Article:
Peaceful protest

‘Solidarity helps us maintain physical health,’ Brazilian hunger strikers say

Activists receive visitors every day since Jul. 31; doctor says support is crucial as protest takes toll on their bodies

Brasília |
Activists take part in political rally in Brasília, surrounded by supporters
Activists take part in political rally in Brasília, surrounded by supporters - Adi Spezia/ MPA

Six Brazilian hunger strikers who have been fasting since Jul. 31 and one activist who joined the protest a week later are now showing severe signs of physical weakness. The hunger strikers, who demand freedom for ex-president Luiz Inácio Lula da Silva, are focusing their demand on the Supreme Court, so that chief justice Cármen Lúcia place on the docket three petitions – called ADCs – that question the imprisonment of defendants while their cases are still appealable. This is the case, for example, of the former Brazilian president, who has been in prison since Apr. 7.

The medical team that is taking care of the group said that, at this stage of the protest, the body’s response to food deprivation becomes stronger, leading to physiological changes, attention deficit, and significant weight loss. As a result, physical and mental fatigue becomes more severe.

But that doesn’t stop the group from hanging in there, as food is not lacking where solidarity abounds. Individuals, groups, and institutions visit the activists and express their support every day, making the protesters feel excited to keep fighting.

Hunger striker Vilmar Pacífico, from the Landless Workers’ Movement (MST), said that every new visitor makes him feel invigorated.

“This is all a chain, it’s so important. Visits mean everything to us. I say they are a staple, very powerful food,” he said.

A veteran of people’s struggle, hunger striker Luiz Gonzaga “Gegê” da Silva, a member of the People’s Movements Center (CMP), has been a political activist since his teenage years. He believes solidarity is fundamental to help them deal with everything involving class struggle, including staging a hunger strike.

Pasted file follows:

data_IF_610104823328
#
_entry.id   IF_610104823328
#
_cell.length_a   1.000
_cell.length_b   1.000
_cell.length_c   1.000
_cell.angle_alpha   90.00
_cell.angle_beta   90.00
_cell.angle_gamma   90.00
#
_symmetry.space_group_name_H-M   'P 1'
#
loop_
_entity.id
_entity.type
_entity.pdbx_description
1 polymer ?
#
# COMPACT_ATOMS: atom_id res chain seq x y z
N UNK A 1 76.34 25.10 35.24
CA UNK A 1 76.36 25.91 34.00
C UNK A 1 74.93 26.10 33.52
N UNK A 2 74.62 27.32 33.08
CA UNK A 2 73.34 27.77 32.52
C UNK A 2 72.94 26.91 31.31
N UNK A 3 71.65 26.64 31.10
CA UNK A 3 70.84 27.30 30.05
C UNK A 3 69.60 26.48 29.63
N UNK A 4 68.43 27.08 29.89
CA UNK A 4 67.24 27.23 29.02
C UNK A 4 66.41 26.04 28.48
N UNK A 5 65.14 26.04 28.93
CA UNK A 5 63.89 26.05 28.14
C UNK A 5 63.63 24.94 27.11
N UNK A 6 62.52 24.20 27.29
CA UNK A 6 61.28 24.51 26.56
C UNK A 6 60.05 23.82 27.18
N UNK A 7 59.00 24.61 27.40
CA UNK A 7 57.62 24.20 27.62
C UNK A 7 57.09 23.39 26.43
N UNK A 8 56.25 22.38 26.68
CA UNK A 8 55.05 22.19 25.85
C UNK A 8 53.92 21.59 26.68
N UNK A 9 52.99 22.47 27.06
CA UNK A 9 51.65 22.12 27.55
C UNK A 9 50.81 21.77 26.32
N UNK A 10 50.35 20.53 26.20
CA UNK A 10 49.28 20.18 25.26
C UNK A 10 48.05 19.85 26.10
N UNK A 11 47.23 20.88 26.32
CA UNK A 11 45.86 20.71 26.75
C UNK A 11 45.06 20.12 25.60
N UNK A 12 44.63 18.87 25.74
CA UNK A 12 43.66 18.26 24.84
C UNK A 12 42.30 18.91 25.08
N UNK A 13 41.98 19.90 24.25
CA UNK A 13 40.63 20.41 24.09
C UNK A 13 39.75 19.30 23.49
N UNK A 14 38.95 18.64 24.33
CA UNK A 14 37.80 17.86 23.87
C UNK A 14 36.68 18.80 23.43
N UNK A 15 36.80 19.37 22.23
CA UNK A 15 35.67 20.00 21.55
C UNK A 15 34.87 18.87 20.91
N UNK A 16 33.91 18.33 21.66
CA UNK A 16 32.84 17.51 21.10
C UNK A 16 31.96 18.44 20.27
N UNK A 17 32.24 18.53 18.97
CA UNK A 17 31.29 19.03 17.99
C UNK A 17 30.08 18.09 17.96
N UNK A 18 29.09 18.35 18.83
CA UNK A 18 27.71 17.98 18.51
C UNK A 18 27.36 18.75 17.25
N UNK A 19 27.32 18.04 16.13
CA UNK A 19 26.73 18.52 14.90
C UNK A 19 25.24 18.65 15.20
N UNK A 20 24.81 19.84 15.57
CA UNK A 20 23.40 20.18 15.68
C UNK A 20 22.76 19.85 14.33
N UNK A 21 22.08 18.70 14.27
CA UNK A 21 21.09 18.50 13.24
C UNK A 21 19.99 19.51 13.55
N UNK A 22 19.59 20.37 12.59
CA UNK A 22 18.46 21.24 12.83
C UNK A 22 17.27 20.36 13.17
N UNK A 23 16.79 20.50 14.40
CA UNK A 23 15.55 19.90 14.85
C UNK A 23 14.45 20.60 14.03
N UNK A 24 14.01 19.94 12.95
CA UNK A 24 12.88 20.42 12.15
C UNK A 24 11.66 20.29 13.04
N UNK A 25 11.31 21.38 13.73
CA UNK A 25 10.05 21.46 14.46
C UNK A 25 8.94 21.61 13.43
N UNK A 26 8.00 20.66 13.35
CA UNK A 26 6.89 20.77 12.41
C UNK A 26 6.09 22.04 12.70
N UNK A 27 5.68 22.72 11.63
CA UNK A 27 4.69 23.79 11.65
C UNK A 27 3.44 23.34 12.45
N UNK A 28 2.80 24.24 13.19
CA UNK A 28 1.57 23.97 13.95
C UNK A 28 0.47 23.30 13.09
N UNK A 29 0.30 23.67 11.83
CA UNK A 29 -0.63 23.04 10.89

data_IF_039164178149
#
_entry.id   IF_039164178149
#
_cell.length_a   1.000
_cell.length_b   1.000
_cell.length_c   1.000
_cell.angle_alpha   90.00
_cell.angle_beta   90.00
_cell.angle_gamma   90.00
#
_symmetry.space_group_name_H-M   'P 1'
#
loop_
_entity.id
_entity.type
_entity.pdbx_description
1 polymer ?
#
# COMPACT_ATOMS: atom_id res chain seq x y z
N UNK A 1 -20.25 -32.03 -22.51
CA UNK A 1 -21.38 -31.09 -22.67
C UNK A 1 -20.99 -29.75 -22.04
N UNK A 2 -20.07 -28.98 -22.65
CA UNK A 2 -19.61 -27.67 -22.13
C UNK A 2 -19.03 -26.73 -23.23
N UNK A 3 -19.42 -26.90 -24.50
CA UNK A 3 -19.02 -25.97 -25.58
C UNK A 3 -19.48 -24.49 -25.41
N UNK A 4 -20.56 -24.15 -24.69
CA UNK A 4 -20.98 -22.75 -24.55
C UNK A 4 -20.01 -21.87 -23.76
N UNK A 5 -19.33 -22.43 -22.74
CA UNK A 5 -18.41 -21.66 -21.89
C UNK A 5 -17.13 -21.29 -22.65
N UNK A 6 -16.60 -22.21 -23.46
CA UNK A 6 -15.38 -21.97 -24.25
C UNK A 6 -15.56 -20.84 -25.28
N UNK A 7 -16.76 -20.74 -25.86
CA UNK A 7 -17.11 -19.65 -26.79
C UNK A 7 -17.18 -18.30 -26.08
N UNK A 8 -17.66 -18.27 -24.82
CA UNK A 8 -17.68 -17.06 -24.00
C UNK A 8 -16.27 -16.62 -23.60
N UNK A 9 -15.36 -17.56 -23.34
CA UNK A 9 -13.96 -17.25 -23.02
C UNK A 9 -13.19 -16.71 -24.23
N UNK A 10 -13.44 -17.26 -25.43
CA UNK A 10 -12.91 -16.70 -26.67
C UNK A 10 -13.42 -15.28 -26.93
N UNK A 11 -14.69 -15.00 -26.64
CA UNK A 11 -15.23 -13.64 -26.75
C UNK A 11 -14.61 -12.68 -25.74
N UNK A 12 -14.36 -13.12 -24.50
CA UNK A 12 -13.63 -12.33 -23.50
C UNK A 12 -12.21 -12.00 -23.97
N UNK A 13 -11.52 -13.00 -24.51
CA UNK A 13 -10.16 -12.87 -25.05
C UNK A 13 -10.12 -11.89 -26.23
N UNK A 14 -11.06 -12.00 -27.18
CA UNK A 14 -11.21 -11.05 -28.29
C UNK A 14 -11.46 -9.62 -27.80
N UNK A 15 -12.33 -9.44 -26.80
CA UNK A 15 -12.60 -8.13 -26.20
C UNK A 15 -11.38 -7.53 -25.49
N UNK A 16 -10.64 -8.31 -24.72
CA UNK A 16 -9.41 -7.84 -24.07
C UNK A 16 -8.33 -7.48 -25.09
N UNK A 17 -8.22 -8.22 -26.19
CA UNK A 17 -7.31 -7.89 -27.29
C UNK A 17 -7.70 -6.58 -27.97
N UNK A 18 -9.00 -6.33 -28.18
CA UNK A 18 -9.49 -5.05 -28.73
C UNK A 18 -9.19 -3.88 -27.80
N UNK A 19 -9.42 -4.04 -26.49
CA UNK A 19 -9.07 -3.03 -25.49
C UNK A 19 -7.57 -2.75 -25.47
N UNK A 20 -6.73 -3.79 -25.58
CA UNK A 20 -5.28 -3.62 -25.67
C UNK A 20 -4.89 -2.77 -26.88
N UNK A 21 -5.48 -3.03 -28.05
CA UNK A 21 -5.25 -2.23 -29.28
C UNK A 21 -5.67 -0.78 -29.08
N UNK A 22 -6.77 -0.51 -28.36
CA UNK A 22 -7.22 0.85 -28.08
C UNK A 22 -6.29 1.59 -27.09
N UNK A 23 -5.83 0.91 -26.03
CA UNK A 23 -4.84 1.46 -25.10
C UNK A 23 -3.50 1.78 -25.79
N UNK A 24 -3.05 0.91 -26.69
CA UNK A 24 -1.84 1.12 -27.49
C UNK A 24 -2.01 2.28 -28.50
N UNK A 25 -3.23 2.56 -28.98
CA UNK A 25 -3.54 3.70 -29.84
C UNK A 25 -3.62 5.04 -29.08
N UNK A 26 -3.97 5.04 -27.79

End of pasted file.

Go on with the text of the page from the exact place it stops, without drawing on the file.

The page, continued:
Gegê said he feels grateful for the visits and love he has been receiving from activists, groups, institutions, artists, and political personalities.

“I’ve learned since I was 14 years old that, if we don’t have class solidarity, there is no reason to live. This word has always been very powerful for my survival through difficult times,” he said.

Doctor Ronald Wollf, one of the health professionals seeing the hunger strikers on a daily basis, explains that physical weakness strongly impacts the activists’ emotional state, increasing, for example, their irritability.

For this reason, the doctor says, positive feelings – such as solidarity and fraternity – operate as the engine of life, helping them balance their energy and consequently maintain their bodies.

“Emotions and moods are food for affection, for the soul, and they have a huge impact on the matter, the body. Several studies show that,” he explains.

Wollf said that the hunger strikers feel better overall on the days they receive more visitors. “They play more, ask us to tell jokes, or even tell us jokes,” the doctor says.

The seven activists receive daily visits at the Brasília Culture Center, where they are accommodated.

Edited by: Diego Sartorato